Below is the text of the written answers relating to Prime Minister’s Question Time from 14th January 1994.
Mr. Cohen : To ask the Prime Minister whether he will make arrangements for the Data Protection Registrar to inspect relevant contracts with suppliers of IT services that involve the use of personal data held by his Department in order to check whether all appropriate arrangements in relation to the Data Protection Act 1984 have been made, and whether such contracts make provisions for the registrar to make random inspections in order to check the suppliers’ compliance in with the eighth data protection principle.
The Prime Minister : My office has not placed any contracts with suppliers of IT services that involve the use of personal data held by my office.
Mr. Alan Williams : To ask the Prime Minister what is the annual financial value of the inflation-proofing built into the civil list; and by what amounts that has exceeded the sum required for annual indexation based on the actual cost of living in each year since the new civil list was introduced.
The Prime Minister : There is no inflation-proofing built into the civil list. While the £7.9 million fixed annual payment took account of the average rate of inflation for the years 1979-1989, if actual inflation falls below this level the household is not in a position to spend the surplus but is expected to carry it forward to the end of the 10- year period. This was made quite clear in paragraph 12 of the 1990 report of the Royal Trustees–HC 629–which reads : “If cost inflation is lower in overall terms than the rate assumed in paragraph 11, the Royal Trustees would expect the Royal Household to carry forward a surplus at the end of the decade, for use in the next period.”
Civil list expenditure to date under the new arrangements has fallen well below the actual rate of inflation.
Mr. Alan Williams : To ask the Prime Minister what account is taken of the inflation-proofing element in the annual refund of civil list money relating to those who have been removed from the civil list.
The Prime Minister : As set out in the report of the Royal Trustees- -paragraphs 21 to 23 of HC464, 11 February 1993–Her Majesty the Queen now reimburses the Consolidated Fund for the full cost of all the parliamentary annuities paid to members of the royal family except the Queen Mother and the Duke of Edinburgh. The reimbursement for 1993 has already been received. The annuities are fixed sums and the question of inflation does not arise.
Mr. Llew Smith : To ask the Prime Minister (1) whether he has provided Lord Justice Scott with all documents requested for use by the inquiry;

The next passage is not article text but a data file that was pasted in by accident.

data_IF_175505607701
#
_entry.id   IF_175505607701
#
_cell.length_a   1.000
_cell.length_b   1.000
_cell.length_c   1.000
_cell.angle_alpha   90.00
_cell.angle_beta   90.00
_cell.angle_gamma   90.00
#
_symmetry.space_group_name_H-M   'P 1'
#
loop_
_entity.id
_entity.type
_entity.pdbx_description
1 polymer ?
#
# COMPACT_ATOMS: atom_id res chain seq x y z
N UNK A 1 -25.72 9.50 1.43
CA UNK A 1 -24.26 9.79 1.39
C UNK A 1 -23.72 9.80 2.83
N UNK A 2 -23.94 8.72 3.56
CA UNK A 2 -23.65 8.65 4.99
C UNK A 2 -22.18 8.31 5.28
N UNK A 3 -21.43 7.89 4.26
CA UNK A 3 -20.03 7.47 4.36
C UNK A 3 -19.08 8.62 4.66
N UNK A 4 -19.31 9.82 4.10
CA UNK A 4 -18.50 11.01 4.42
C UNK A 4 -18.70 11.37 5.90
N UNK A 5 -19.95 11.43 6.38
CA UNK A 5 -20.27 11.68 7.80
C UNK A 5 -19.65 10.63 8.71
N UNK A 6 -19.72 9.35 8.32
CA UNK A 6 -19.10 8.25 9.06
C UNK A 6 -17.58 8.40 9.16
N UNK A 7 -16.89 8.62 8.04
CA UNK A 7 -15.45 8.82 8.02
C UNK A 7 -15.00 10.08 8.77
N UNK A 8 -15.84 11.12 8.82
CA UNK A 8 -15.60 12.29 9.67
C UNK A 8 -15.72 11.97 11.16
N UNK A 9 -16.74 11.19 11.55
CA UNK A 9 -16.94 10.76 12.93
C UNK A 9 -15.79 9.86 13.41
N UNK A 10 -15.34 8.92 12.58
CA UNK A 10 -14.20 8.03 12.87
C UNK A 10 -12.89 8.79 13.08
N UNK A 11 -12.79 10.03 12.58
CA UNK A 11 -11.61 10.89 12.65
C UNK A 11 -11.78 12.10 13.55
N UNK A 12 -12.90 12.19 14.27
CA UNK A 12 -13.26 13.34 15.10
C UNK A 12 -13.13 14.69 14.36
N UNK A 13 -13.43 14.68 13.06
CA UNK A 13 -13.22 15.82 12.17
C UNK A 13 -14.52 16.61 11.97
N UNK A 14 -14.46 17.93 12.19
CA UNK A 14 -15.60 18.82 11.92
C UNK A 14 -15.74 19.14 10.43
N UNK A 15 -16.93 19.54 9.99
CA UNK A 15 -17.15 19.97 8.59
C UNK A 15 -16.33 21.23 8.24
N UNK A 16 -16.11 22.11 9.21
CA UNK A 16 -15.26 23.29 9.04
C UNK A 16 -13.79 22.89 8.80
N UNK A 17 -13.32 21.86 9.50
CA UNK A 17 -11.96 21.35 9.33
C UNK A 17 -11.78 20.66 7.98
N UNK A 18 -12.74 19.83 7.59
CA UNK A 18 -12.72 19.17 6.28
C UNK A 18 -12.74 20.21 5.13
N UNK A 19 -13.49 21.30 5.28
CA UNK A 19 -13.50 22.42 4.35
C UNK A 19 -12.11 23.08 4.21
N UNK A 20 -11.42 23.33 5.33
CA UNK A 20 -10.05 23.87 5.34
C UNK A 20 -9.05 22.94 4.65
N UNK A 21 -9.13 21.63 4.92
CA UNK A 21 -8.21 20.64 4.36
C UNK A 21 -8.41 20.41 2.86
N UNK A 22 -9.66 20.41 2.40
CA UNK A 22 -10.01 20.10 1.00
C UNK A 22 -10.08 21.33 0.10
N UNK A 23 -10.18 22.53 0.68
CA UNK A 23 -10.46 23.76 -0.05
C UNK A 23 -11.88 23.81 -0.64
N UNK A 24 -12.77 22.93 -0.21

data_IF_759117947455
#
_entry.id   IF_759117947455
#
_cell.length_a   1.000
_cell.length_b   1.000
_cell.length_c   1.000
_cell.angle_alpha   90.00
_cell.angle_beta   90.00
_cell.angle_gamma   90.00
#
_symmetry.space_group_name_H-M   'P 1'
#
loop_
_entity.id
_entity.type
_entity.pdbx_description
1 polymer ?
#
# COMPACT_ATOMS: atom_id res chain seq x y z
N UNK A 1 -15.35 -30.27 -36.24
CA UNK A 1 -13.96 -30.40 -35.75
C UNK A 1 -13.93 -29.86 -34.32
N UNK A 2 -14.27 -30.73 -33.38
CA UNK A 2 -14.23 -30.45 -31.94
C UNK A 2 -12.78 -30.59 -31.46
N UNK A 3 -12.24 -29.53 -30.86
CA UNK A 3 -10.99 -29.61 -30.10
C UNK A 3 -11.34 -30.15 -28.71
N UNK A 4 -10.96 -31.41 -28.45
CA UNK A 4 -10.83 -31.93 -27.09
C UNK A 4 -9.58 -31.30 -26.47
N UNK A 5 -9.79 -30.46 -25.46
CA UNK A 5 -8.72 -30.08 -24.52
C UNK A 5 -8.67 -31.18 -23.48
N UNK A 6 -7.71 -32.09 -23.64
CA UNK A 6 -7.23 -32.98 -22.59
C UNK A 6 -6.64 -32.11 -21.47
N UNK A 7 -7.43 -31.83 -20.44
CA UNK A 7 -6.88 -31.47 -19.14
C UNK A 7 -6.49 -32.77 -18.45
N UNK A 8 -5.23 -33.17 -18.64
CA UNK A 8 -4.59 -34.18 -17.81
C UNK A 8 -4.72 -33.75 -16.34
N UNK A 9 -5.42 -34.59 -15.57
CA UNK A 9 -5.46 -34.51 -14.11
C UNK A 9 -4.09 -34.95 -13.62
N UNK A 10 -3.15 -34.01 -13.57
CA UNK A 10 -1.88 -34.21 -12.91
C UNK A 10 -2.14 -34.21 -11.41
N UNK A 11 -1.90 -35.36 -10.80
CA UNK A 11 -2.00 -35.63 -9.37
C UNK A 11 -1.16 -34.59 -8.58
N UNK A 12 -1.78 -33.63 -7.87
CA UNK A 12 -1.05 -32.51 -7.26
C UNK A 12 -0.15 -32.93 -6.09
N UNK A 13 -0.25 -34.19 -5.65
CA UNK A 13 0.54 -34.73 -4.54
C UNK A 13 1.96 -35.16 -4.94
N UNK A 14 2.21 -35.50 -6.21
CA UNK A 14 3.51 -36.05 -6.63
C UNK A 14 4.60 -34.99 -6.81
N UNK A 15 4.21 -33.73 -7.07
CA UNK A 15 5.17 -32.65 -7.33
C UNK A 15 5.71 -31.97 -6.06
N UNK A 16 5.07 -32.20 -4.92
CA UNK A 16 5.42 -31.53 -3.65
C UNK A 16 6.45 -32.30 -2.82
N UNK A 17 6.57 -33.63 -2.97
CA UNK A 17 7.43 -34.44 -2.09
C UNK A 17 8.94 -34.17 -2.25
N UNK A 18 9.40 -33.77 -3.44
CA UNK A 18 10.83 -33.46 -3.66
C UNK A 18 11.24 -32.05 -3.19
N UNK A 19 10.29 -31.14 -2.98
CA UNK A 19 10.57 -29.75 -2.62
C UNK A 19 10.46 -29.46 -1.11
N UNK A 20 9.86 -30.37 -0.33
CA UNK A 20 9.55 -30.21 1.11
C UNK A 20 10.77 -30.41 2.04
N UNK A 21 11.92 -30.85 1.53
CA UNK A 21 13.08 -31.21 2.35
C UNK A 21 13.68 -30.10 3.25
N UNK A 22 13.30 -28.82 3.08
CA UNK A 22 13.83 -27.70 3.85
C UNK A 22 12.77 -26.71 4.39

(2) what documents he has submitted to Lord Justice Scott in advance of his appearance before the inquiry.
The Prime Minister : The only request I have received is for a written statement, which I submitted on 12 January.
Mr. Llew Smith : To ask the Prime Minister what guidelines he has issued to Ministers in regard to which questions on the involvement of the United Kingdom in arms and military equipment exports to Iraq since 1985 may be substantively answered while the Scott inquiry is still sitting.
The Prime Minister : I refer the hon. Gentleman to the answer I gave to the hon. Member for Warley, West (Mr. Spellar) on 7 June 1993, Official Report, column 14.
Mr. Frank Machon
Mr. Llew Smith : To ask the Prime Minister what record he has of telephone calls made by Mr. Frank Machon of Glasgow to officials at 10 Downing Street between September and the end of December 1993.
The Prime Minister : None.
Mr. Llew Smith : To ask the Prime Minister if he will place in the Library a transcript of his interview with “The World this Weekend” broadcast on Radio 4 on 2 January.
The Prime Minister : No, it is not my policy to do so.
Mr. Nicholas Winterton : To ask the Prime Minister whether he intends to make it his policy that the county of Cambridgeshire, or any other similar area in England, Scotland or Wales, will be permitted to secede from the Union should the majority of the residents of that county agree freely and concurrently with a majority of the residents of any other foreign country that they wish to do so; and if he will make a statement.
The Prime Minister [holding answer 12 January 1993] : For my own part, I whole-heartedly support the continuation of the Union in its present form. The question of secession arises only in the context of nations rather than areas within the different jurisdictions. The majority of people in each of the constituent parts of the United Kingdom wish to maintain the Union.